Written by Gilles Taurand and Andre Techine. Directed by Andre Techine. Starring Emmanuelle Beart, Gaspard Ulliel, Gregoire Leprince-Ringuet and Clemence Meyer. 2003. Unrated. A Wellspring Home Video release. $29.98
NEW AND NOTABLE
HARRY POTTER AND THE PRISONER OF AZKABAN (Warner Home Video. $29.98): The first of the Harry Potter films to feel like a genuine movie and not just a filmed book, director Alfonso Curaon brought a genuine sense of menace and fantasy to the proceedings and brought new life to a film series that seemed in danger of growing stale. As an added bonus, he filled out the enormous cast with what seemed to be half of British Equity-besides the usual suspects, there were intriguing turns from the likes of Gary Oldman and Emma Thompson and even Julie Christie pops up for a brief cameo.
MISSING (Universal Home Video. $9.98): Although some of the immediacy of Costa-Gavras’s cinematic indictment of U.S. foreign policy in Chile in the early 1970’s may have dissipated over time, there is still great power to be had in the performances of Jack Lemmon and Sissy Spacek-both memorable as an American man and his daughter-in-law as the search for the son/husband who disappeared during a violent American-sponsored coup. Although the storytelling is occasionally muddled, the raw emotion of their performances comes through quite clear and makes the film a moving experience even today.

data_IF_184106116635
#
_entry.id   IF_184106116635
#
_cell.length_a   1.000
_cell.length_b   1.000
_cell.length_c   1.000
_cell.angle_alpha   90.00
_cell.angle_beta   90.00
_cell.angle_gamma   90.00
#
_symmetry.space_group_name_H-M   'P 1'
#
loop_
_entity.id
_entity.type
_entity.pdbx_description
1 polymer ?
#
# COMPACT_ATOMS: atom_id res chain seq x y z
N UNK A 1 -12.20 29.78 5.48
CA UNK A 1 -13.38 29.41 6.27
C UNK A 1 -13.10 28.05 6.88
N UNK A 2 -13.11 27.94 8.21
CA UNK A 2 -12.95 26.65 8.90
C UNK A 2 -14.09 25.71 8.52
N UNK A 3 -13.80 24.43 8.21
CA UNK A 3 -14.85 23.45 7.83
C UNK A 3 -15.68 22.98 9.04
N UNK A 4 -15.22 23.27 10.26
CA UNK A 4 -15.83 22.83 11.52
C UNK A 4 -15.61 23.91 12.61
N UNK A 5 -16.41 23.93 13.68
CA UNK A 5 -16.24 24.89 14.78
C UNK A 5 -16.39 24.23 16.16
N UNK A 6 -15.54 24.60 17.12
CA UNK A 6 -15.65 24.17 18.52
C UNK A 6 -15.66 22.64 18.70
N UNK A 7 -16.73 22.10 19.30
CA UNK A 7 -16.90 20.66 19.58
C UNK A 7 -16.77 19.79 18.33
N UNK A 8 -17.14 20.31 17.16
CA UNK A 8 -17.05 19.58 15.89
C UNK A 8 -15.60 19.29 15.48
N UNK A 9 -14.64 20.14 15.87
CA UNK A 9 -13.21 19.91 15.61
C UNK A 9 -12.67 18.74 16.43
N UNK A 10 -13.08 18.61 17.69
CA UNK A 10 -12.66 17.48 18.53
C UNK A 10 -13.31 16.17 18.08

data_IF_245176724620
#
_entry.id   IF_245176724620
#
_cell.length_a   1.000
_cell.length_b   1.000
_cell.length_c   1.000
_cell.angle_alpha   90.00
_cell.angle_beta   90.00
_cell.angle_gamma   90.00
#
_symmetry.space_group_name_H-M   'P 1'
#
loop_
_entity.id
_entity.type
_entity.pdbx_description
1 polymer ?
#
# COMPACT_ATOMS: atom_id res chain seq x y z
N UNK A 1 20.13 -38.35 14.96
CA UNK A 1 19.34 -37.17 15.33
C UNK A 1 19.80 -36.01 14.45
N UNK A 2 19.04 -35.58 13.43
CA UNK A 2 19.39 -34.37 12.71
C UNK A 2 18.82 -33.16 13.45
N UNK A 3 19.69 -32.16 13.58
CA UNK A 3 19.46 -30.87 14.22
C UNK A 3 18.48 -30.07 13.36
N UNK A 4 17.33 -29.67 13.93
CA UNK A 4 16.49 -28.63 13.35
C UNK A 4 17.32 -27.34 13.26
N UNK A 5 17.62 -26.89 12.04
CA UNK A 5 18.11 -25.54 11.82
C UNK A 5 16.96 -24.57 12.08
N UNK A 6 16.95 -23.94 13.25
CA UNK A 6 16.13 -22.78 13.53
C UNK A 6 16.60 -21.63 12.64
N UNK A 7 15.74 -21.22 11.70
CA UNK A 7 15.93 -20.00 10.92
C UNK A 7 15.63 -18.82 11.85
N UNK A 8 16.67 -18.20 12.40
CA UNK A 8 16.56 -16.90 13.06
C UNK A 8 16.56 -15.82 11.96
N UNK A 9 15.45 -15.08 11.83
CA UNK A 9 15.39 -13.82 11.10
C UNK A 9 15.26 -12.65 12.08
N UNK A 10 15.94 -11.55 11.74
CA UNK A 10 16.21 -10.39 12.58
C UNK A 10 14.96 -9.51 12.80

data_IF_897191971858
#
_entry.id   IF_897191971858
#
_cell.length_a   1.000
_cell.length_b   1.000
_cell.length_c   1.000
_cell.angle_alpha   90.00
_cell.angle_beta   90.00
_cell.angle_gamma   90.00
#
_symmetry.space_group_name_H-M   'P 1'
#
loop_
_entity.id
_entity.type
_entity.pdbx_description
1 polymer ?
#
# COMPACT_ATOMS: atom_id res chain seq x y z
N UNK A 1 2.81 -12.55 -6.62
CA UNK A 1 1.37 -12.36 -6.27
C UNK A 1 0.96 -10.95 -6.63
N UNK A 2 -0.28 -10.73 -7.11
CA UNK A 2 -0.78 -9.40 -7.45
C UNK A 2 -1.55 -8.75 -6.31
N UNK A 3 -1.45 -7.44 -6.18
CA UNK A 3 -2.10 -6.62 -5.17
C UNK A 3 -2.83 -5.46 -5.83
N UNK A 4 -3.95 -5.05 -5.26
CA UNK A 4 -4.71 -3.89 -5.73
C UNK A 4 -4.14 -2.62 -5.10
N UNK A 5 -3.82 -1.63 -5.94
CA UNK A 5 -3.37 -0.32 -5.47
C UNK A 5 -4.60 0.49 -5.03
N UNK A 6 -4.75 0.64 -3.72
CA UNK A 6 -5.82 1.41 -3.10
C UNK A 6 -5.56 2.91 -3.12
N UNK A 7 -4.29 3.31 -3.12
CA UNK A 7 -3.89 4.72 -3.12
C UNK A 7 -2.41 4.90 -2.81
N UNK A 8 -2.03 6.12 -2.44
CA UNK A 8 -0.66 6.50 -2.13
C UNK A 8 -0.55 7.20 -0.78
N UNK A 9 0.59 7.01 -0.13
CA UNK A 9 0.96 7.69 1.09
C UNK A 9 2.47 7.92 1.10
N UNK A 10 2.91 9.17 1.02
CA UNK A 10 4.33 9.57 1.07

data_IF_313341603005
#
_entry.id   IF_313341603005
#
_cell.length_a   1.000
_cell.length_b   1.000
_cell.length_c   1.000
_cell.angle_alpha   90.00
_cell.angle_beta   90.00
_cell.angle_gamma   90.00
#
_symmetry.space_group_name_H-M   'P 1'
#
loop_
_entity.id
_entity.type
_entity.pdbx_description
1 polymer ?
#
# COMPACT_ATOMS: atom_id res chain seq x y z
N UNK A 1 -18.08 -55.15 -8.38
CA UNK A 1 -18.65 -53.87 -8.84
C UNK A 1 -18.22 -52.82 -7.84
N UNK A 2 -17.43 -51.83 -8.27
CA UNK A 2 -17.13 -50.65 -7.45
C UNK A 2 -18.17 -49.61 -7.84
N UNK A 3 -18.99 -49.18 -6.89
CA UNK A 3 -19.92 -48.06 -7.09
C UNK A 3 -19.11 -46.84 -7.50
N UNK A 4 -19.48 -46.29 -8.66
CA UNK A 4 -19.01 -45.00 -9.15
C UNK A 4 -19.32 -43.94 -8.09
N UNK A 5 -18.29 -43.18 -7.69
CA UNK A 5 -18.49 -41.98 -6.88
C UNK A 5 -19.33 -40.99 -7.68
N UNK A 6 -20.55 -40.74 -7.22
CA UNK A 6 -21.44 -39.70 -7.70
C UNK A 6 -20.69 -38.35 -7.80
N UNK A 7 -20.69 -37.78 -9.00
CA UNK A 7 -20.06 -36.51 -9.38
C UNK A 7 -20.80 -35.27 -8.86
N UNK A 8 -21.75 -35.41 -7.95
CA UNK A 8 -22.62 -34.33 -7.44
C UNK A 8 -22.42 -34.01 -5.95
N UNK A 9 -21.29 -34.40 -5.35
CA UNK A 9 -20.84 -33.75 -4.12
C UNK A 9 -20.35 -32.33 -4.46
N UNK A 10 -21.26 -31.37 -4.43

SEINFELD: SEASONS 1 & 2 and SEASON 3 (Columbia/Tri-Star Home Video. $49.95 each): One of the all-time great sitcoms finally gets the DVD treatment on 2 four-disc sets comprising the first three seasons of its run. Although there are a few clunkers to be had early on as the show was slowly gelling, the first set does contain a few gems (most notably the one where the gang was stuck waiting for a table in a Chinese restaurant) and the second set, when the show first began to hit its stride, is one hit after another. (Who would have thought that parking garages, astronaut pens, subways, Pez dispensers and Keith Hernandez could inspire such hilarity.) For the still-loyal fans, the sets are jammed with so many extras-commentaries, deleted scenes, documentaries, interviews, stand-up footage and the proverbial much, much more-that it makes you shudder to wonder what the set would look like if it were actually about “something”.
THE TERMINAL (Universal/Dreamworks Home Video. $39.95): Tom Hanks shows us his Latka Gravas impression in Steven Spielberg’s weakest film since “Amistad”. Despite being a rare flop for the director, he has given the film a deluxe DVD package, including a bonus disc of materials surrounding the making of both the film and the admittedly spectacular airport-terminal set and a CD of the generally uninspired John Williams score.
link directly to this feature at http://www.efilmcritic.com/feature.php?feature=1239
originally posted: 11/26/04 16:20:32
last updated: 12/04/04 09:20:39